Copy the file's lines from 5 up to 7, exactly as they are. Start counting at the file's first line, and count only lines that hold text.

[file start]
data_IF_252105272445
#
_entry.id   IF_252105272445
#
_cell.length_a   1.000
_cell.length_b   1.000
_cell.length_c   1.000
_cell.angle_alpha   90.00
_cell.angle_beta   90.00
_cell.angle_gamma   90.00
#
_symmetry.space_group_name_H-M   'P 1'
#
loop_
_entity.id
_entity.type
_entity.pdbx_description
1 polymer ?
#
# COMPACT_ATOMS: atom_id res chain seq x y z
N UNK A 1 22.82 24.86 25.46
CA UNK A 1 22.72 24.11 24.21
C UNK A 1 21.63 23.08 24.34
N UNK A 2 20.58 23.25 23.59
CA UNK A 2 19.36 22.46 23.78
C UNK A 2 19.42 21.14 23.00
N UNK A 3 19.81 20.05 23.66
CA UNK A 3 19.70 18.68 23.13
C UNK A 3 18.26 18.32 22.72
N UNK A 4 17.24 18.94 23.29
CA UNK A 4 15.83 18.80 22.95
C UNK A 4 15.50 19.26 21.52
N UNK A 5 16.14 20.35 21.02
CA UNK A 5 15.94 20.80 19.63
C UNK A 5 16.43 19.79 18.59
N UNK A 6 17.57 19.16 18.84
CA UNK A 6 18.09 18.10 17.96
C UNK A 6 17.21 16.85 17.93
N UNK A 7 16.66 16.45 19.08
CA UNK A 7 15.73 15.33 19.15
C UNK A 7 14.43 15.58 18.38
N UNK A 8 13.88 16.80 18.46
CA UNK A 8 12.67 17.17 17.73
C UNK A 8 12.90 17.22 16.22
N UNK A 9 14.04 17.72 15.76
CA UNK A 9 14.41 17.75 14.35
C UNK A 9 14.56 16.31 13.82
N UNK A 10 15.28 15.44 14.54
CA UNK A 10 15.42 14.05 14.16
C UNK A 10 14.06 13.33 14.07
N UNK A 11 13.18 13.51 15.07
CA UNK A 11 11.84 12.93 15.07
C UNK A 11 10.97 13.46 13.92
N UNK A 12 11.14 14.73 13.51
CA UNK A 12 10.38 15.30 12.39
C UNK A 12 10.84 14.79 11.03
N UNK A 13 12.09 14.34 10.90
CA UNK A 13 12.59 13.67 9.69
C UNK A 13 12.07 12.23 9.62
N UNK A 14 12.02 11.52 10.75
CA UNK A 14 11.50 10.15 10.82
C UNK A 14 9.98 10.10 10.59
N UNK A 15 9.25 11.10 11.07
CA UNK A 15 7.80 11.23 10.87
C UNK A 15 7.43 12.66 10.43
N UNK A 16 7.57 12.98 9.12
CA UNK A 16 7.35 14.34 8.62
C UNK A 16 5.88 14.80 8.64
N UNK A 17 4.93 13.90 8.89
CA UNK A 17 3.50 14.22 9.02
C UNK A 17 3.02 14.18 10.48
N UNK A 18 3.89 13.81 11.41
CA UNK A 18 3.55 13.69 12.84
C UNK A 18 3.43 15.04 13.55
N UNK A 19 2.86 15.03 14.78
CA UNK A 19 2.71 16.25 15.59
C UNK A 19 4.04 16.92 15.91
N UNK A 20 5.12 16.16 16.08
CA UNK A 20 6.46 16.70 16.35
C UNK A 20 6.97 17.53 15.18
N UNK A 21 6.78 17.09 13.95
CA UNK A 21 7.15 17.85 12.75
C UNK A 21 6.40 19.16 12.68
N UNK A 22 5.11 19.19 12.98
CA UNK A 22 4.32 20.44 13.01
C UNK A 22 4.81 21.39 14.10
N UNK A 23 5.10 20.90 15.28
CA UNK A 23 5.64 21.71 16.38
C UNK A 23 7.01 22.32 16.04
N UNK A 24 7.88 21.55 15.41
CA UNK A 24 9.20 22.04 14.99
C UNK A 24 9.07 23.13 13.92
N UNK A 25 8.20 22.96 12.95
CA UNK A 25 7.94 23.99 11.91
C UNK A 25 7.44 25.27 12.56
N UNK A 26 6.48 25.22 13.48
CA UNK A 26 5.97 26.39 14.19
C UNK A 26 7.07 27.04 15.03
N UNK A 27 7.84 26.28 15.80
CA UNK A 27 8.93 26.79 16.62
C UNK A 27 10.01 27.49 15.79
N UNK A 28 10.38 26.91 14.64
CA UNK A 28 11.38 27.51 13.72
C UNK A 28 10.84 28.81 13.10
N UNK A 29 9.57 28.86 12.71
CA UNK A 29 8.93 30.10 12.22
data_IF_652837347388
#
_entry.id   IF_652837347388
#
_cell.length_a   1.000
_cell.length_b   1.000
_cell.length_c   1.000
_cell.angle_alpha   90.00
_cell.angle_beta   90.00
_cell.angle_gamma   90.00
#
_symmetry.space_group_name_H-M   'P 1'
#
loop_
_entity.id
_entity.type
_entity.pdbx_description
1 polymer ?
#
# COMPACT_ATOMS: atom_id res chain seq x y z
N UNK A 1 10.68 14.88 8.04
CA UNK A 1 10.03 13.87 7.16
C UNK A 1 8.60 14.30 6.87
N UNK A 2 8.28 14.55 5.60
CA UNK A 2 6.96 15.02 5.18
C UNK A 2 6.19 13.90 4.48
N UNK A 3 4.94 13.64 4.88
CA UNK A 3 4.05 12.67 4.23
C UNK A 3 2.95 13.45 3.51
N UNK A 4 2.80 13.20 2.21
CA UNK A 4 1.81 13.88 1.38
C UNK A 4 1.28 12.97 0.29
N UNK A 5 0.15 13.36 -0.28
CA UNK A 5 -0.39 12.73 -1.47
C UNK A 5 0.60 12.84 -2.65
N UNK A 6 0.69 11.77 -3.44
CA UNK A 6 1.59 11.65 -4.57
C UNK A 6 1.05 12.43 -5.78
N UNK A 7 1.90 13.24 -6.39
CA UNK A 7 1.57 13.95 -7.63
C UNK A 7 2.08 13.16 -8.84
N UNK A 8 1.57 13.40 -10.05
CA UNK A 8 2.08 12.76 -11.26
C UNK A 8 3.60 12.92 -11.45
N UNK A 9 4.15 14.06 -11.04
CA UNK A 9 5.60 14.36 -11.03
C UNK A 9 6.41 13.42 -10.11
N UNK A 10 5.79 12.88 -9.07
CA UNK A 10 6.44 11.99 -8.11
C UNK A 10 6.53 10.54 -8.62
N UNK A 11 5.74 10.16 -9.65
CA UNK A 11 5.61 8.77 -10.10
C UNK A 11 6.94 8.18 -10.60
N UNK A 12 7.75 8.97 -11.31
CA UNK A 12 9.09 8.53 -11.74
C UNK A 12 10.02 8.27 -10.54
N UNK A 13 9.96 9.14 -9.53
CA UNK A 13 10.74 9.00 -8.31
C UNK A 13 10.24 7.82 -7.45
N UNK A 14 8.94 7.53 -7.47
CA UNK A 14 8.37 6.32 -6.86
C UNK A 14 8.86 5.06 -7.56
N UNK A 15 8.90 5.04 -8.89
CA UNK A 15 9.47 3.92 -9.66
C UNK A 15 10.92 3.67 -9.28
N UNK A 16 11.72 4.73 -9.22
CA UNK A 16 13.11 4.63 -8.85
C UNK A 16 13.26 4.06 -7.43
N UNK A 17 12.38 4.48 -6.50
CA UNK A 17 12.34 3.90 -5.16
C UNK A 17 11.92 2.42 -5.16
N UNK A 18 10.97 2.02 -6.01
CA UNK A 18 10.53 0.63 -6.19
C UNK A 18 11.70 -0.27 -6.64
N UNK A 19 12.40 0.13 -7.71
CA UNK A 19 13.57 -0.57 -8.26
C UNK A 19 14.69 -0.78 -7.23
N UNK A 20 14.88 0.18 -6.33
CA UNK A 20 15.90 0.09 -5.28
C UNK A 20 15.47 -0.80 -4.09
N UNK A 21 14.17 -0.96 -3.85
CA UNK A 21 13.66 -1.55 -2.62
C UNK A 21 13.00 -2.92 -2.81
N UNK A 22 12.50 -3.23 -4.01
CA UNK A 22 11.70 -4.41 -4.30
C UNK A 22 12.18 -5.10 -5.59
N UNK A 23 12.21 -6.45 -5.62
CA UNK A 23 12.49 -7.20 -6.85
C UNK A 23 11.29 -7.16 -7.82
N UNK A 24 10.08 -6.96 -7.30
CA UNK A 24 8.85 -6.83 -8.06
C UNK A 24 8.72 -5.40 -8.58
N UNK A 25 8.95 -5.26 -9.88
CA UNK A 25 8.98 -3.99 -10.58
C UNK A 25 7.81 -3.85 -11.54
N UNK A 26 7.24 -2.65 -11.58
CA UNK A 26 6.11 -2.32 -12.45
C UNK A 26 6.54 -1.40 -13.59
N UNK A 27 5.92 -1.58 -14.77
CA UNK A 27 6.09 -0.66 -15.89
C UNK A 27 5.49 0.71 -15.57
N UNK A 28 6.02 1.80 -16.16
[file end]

_cell.length_a   1.000
_cell.length_b   1.000
_cell.length_c   1.000